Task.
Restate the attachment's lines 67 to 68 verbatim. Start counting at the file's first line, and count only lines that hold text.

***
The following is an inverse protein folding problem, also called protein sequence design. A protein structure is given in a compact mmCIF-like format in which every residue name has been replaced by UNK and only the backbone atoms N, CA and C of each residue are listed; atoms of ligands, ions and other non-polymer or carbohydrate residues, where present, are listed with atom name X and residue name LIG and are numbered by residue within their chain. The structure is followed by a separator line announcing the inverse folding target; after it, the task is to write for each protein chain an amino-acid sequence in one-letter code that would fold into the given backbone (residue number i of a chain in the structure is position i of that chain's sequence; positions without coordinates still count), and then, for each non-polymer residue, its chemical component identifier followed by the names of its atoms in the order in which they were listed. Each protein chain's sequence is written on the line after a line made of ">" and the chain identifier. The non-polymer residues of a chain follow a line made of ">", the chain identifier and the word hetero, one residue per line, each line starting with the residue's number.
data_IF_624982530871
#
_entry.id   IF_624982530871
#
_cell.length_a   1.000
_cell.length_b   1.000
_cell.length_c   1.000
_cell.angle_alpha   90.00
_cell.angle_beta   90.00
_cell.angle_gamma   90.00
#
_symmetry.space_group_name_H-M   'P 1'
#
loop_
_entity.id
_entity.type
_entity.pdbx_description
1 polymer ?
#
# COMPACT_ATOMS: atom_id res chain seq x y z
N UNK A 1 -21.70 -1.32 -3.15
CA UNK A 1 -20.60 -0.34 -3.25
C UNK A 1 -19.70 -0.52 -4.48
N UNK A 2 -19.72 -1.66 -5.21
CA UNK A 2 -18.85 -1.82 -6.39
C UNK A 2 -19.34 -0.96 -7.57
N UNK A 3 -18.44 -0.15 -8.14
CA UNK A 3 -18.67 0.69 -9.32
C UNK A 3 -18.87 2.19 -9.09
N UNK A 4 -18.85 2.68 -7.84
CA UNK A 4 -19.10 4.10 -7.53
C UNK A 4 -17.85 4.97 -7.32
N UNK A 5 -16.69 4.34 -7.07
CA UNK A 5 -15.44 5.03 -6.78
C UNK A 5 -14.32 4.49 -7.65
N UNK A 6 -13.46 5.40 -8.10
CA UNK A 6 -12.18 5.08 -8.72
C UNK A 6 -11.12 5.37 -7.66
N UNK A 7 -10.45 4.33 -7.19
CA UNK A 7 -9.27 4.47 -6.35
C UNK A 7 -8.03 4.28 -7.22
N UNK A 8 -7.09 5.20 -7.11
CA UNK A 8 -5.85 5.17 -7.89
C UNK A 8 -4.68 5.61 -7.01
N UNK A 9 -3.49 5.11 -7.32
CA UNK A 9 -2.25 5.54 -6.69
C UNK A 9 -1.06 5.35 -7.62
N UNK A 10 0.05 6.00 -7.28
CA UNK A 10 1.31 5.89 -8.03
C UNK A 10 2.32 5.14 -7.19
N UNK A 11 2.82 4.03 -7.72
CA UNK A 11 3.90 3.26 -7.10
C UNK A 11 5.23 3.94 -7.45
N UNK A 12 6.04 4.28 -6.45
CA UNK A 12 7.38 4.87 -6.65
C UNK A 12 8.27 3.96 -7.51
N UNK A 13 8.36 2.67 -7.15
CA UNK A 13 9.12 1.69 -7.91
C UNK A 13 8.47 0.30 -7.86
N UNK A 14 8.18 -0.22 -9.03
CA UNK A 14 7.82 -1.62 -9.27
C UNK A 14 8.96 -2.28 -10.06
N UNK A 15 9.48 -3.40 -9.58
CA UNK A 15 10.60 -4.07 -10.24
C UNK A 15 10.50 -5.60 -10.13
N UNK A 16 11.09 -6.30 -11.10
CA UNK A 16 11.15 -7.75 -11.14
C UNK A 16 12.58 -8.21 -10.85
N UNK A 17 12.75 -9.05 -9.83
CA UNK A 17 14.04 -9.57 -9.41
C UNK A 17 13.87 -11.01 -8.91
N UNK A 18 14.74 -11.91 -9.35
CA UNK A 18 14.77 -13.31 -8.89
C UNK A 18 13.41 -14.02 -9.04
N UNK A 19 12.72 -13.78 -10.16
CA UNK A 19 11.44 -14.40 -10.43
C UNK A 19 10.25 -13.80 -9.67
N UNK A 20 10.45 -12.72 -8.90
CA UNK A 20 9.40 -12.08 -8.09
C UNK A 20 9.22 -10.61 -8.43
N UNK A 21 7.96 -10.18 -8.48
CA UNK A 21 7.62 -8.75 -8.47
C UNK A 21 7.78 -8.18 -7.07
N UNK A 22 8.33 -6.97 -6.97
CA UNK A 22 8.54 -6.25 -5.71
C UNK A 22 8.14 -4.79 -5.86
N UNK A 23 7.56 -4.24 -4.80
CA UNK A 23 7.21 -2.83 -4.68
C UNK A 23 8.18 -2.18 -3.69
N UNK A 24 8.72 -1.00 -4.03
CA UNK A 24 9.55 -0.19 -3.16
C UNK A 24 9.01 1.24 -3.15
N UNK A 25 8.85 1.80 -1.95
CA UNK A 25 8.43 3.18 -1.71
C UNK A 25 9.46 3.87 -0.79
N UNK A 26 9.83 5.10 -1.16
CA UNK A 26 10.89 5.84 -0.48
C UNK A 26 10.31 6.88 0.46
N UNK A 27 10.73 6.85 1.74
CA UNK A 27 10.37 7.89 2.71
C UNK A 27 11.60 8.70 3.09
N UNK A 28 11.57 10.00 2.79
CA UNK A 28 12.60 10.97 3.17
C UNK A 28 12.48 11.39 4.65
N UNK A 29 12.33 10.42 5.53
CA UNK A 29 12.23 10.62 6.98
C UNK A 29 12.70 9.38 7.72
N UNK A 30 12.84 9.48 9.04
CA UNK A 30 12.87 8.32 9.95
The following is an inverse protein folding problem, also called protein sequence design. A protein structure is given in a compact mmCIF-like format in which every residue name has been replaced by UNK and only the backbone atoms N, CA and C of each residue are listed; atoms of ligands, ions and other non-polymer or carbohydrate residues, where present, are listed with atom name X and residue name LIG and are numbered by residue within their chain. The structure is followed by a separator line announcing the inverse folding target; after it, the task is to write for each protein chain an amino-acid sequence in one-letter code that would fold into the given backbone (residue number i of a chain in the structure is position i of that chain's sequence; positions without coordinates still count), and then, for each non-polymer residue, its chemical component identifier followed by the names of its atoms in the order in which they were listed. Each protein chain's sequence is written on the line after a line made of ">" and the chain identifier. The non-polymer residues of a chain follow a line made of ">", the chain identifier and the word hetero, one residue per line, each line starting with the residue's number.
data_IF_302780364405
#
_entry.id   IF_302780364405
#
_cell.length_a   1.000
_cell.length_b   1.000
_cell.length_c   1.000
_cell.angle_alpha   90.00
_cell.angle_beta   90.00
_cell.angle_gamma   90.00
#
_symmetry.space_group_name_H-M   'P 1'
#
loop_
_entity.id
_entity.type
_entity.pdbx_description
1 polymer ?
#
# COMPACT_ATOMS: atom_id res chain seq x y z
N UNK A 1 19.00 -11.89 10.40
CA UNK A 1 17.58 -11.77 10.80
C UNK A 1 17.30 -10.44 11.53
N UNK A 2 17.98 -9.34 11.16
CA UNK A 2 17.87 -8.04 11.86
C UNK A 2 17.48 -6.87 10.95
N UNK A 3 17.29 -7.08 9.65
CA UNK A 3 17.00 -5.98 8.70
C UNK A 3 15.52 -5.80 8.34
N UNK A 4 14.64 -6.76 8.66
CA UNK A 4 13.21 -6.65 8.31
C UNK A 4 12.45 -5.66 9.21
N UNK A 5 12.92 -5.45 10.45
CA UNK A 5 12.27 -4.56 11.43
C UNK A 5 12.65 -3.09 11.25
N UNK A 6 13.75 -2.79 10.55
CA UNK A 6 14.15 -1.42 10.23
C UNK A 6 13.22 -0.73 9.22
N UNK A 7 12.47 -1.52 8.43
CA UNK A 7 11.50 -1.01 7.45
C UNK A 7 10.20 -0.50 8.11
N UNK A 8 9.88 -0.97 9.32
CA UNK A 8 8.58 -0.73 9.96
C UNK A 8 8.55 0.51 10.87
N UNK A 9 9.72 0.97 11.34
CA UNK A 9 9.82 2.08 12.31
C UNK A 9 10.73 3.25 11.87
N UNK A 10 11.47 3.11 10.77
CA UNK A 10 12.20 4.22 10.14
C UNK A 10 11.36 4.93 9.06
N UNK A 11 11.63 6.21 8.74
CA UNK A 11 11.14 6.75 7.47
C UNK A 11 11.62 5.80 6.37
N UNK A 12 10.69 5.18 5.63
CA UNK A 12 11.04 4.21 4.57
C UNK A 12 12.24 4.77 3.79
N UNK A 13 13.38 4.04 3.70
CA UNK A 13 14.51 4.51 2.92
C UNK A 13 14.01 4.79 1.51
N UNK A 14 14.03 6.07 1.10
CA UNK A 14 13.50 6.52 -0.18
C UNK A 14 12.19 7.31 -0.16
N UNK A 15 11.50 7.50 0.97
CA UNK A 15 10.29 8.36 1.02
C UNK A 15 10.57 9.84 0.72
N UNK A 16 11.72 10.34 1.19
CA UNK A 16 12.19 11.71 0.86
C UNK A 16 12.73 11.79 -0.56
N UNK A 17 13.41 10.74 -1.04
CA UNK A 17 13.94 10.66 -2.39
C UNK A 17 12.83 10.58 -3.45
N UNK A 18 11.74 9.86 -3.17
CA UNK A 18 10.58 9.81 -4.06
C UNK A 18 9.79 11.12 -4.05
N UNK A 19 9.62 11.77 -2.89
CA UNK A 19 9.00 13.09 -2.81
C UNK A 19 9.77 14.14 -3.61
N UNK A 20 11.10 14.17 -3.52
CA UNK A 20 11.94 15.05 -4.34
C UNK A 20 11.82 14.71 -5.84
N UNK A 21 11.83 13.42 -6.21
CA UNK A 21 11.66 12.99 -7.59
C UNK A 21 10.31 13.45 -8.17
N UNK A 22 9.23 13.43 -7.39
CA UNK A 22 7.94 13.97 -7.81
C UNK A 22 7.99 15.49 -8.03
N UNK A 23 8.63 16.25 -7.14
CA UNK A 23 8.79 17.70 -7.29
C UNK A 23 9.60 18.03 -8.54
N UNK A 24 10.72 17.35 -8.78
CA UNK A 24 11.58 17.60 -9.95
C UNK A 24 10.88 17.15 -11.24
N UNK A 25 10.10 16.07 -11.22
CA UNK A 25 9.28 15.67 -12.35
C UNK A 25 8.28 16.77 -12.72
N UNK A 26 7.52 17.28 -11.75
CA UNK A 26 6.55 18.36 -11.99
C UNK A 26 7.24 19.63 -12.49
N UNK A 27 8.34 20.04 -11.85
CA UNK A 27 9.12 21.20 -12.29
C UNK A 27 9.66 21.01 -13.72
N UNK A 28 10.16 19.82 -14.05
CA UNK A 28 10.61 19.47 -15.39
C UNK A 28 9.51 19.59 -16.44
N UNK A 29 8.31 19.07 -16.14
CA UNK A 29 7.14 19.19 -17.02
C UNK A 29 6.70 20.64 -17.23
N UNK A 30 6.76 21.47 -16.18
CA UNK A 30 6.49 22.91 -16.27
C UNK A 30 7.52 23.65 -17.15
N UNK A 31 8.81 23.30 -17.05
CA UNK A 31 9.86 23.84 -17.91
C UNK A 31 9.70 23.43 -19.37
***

N UNK A 16 11.09 -6.30 -11.10
CA UNK A 16 11.15 -7.75 -11.14